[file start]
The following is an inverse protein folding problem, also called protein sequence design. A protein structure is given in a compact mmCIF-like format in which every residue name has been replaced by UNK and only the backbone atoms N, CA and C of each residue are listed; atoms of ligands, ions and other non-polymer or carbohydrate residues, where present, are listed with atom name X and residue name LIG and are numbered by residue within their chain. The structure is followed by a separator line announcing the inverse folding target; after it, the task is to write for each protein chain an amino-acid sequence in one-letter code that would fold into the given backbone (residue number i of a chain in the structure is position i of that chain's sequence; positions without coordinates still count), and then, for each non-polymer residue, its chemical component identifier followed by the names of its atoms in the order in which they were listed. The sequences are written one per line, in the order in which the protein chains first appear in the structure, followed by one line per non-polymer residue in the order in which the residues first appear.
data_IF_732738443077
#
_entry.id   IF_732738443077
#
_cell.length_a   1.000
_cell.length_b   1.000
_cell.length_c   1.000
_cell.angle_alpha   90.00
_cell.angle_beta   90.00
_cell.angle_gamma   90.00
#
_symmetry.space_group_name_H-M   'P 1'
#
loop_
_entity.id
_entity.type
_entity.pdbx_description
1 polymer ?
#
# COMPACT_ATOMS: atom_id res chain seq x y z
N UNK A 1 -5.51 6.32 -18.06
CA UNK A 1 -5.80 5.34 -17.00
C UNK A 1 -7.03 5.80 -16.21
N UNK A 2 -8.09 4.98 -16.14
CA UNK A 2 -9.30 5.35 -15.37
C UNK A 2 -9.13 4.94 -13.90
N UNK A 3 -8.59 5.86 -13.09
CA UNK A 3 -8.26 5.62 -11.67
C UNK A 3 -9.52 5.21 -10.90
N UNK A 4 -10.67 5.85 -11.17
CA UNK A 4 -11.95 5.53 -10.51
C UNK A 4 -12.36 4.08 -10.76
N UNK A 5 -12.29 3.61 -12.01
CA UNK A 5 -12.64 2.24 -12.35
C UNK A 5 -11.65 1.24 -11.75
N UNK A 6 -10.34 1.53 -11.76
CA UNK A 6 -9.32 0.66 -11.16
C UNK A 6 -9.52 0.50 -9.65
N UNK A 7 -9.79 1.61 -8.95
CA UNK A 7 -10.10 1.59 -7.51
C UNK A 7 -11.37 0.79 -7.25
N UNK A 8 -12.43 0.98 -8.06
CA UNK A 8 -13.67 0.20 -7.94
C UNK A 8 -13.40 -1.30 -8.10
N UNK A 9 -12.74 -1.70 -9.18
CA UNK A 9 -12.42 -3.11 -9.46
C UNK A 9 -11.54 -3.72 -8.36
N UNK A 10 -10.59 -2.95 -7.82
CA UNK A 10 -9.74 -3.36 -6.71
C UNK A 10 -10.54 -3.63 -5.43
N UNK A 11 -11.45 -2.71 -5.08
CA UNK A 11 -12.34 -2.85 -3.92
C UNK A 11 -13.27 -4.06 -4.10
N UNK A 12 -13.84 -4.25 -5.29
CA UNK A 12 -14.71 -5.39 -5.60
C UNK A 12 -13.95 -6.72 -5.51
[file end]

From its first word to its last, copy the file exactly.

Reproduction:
The following is an inverse protein folding problem, also called protein sequence design. A protein structure is given in a compact mmCIF-like format in which every residue name has been replaced by UNK and only the backbone atoms N, CA and C of each residue are listed; atoms of ligands, ions and other non-polymer or carbohydrate residues, where present, are listed with atom name X and residue name LIG and are numbered by residue within their chain. The structure is followed by a separator line announcing the inverse folding target; after it, the task is to write for each protein chain an amino-acid sequence in one-letter code that would fold into the given backbone (residue number i of a chain in the structure is position i of that chain's sequence; positions without coordinates still count), and then, for each non-polymer residue, its chemical component identifier followed by the names of its atoms in the order in which they were listed. The sequences are written one per line, in the order in which the protein chains first appear in the structure, followed by one line per non-polymer residue in the order in which the residues first appear.
data_IF_732738443077
#
_entry.id   IF_732738443077
#
_cell.length_a   1.000
_cell.length_b   1.000
_cell.length_c   1.000
_cell.angle_alpha   90.00
_cell.angle_beta   90.00
_cell.angle_gamma   90.00
#
_symmetry.space_group_name_H-M   'P 1'
#
loop_
_entity.id
_entity.type
_entity.pdbx_description
1 polymer ?
#
# COMPACT_ATOMS: atom_id res chain seq x y z
N UNK A 1 -5.51 6.32 -18.06
CA UNK A 1 -5.80 5.34 -17.00
C UNK A 1 -7.03 5.80 -16.21
N UNK A 2 -8.09 4.98 -16.14
CA UNK A 2 -9.30 5.35 -15.37
C UNK A 2 -9.13 4.94 -13.90
N UNK A 3 -8.59 5.86 -13.09
CA UNK A 3 -8.26 5.62 -11.67
C UNK A 3 -9.52 5.21 -10.90
N UNK A 4 -10.67 5.85 -11.17
CA UNK A 4 -11.95 5.53 -10.51
C UNK A 4 -12.36 4.08 -10.76
N UNK A 5 -12.29 3.61 -12.01
CA UNK A 5 -12.64 2.24 -12.35
C UNK A 5 -11.65 1.24 -11.75
N UNK A 6 -10.34 1.53 -11.76
CA UNK A 6 -9.32 0.66 -11.16
C UNK A 6 -9.52 0.50 -9.65
N UNK A 7 -9.79 1.61 -8.95
CA UNK A 7 -10.10 1.59 -7.51
C UNK A 7 -11.37 0.79 -7.25
N UNK A 8 -12.43 0.98 -8.06
CA UNK A 8 -13.67 0.20 -7.94
C UNK A 8 -13.40 -1.30 -8.10
N UNK A 9 -12.74 -1.70 -9.18
CA UNK A 9 -12.42 -3.11 -9.46
C UNK A 9 -11.54 -3.72 -8.36
N UNK A 10 -10.59 -2.95 -7.82
CA UNK A 10 -9.74 -3.36 -6.71
C UNK A 10 -10.54 -3.63 -5.43
N UNK A 11 -11.45 -2.71 -5.08
CA UNK A 11 -12.34 -2.85 -3.92
C UNK A 11 -13.27 -4.06 -4.10
N UNK A 12 -13.84 -4.25 -5.29
CA UNK A 12 -14.71 -5.39 -5.60
C UNK A 12 -13.95 -6.72 -5.51